First, the rule of thumb is that you will need a 200 cubic inch cremation urn for an adult. This is based on 1 pound per cubic inch (c.i.) – this is based on the person’s healthy weight. This is the hard part to explain, but it has to do with the person’s bone structure and not that of the flesh. Cremated remains are made up of the remaining bone fragments.

READ MORE: What size urn should I get? (Article)

Other sizes of urns are available. Keepsake urns are a type of urn that is designed to keep a small portion of the cremains only. The sizes vary on keepsake urns from a pinch to 50 c.i. or more. A child urn typically will range from 30 c.i. to 150 c.i. and again the size needed varies on the size of the child. (I really hate even discussing this and I hope this does not come across offensive.) Infant urns are usually smaller than the 50 c.i. size.

Scattering urns are used in the case that you want the urn to open fairly easily for scattering and can also be kept after as a memorial. Often we are asked to engrave the scattering urns for keeping. Again, this is a choice. You can even keep a portion of the ashes as well and seal the scattering urn.

2. Urn Material

What type of material is best for cremation urns?

Like this urn? Click here to buy

Second, the material of the urn is your choice. Wood will decay faster if buried, but that is where a burial vault plays a part of protecting the urn. Most wood urns are kept either in a niche or the home of a relative. Glass, ceramic, stone, and many other materials are also used and have their advantages or disadvantages depending on where you plan on keeping them.

3. Traveling with an Urn

Travel with a Cremation Urn

CLICK HERE for our Fabric Urns collection, designed for elegance in air travel

Third, the latest that the FAA had put out on bringing an urn on a plane is that it has to be able to be x-rayed or it must be open already. They will not open it or allow you to open one there. Now the rules may change so always check before buying an urn if you plan on taking it on a flight. Wood urns can be ran through the x-ray machine. Check the FAA website for more.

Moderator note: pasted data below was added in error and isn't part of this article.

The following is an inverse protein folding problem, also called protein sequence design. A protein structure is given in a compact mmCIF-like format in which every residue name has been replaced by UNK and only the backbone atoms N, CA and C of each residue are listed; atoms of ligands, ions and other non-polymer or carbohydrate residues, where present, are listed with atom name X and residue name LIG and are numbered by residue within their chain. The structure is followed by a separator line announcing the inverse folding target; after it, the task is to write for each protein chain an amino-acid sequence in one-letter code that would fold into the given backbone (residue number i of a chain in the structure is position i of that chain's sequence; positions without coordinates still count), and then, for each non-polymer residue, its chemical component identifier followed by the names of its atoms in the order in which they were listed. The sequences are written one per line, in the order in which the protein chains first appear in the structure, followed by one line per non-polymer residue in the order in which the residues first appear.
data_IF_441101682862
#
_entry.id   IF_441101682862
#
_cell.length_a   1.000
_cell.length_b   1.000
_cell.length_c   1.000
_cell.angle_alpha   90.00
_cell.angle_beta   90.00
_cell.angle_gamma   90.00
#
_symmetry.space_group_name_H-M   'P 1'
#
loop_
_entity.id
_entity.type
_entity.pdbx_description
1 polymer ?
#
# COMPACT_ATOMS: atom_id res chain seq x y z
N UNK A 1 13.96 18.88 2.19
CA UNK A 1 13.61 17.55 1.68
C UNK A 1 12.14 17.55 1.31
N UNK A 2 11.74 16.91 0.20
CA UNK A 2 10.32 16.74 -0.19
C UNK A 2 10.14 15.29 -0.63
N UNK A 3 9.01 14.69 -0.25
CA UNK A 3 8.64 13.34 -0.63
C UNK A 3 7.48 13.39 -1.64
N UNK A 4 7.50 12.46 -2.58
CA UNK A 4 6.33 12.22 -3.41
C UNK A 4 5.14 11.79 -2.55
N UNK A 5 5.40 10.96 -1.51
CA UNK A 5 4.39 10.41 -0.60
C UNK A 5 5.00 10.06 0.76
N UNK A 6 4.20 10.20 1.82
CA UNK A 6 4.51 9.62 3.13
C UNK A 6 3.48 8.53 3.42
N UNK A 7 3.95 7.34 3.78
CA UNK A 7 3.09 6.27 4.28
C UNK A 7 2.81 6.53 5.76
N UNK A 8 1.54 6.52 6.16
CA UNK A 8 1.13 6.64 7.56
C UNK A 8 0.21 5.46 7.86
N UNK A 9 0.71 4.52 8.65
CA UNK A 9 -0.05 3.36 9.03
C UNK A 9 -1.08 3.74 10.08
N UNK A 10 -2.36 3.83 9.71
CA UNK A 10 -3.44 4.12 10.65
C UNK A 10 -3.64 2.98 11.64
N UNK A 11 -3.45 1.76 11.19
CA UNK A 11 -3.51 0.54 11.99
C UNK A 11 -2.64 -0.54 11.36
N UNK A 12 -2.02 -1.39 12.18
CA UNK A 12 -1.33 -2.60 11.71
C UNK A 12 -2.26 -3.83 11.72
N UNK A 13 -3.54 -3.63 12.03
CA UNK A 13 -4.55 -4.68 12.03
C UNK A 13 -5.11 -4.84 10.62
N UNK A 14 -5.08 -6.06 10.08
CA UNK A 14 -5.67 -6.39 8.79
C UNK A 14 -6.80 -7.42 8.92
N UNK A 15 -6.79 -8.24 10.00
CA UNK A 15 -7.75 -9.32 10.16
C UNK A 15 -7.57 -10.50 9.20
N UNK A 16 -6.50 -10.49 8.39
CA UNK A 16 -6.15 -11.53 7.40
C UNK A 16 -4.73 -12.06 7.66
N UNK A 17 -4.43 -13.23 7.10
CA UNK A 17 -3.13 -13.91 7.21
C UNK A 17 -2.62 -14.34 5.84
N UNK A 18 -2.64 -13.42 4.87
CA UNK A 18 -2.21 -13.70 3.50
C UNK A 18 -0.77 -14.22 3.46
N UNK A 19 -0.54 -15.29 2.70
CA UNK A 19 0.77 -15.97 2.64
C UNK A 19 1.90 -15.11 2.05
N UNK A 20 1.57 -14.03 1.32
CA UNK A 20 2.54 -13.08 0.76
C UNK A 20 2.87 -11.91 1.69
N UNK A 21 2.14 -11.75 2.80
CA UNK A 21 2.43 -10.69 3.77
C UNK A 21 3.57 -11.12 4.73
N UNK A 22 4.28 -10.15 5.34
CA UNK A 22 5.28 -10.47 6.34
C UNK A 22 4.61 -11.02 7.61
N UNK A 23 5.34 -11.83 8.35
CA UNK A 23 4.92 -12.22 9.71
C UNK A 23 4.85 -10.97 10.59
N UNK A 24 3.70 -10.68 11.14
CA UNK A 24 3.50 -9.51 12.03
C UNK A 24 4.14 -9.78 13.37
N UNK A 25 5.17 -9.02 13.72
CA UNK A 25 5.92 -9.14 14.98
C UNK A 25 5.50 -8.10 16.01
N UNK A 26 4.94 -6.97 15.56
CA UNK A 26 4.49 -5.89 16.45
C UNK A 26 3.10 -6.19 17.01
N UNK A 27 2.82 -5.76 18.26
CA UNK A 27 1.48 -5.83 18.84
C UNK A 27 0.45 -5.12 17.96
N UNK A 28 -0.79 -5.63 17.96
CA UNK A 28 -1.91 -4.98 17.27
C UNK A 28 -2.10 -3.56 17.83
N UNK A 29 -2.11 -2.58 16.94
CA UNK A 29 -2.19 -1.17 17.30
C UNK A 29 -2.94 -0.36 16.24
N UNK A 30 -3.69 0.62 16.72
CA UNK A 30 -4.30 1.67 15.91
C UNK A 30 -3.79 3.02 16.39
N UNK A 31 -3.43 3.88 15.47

MORE INFO: Which cremation urns are suitable for air travel? (Article)

4. Sealing an Urn

Opening and Sealing a Cremation Urn


When it comes to the cremated remains leaking out or sealing an urn, it will depend, again, on the urn you choose. First off, cremated remains are normally in a thick plastic bag. This bag can be placed into most wood urn which have screws that hold a bottom piece on.

Other cremation urns have a port that is held by screws which the cremains will have to be poured into. With wood urns you can add glue or a sealant before putting the screws in, but in most cases that isn’t necessary. Some other material urns will be similar to wood urns and others, such as a vase, will have to have the top sealed with a sealant.

READ MORE: How to open an urn (Videos with notes)

A Final Tip

Hopefully that helped clear some confusion for you about buying cremation urns. If not, feel free to write or call us with any additional questions, and continue browsing our blog articles and resources such as this one:

READ MORE: A beginner’s guide to cremation urns (Article)


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How to Open an Urn

Sharing Keepsake Urns

The one question we had been asked about many times over the years is “how do you open the urn?”  Most of our pages will display (albeit at the bottom) information to the effect that the urn opens with 4 screws from the bottom. This is how most wood cremation urns are opened. However, since many don’t read all the way down to the bottom of the page, they don’t always see the information and so would call us up and ask.

To simplify the answer we made a short video demonstration on how to open an urn:

There are a few exceptions to this, of course, and most of the urns that are different the product page mentions the way to put the cremated remains inside the urn. Some are designed with smaller holes and with others the the top is hinged. Vase style ceramic cremation urns tend to have the standard opening on top with a lid that can be sealed in place or that is threaded. Many stone (cultured marble and granite urns) open from the bottom with a threaded stopper or a plug.

Since making and posting this video years ago, it’s received thousands of views on our cremation urn website and on our YouTube channel, and we’ve made several more videos showing how to open and fill a variety of styles and designs of cremation urns:

If you have any question about how to open a cremation urn, please leave a comment below and we’ll be happy to help.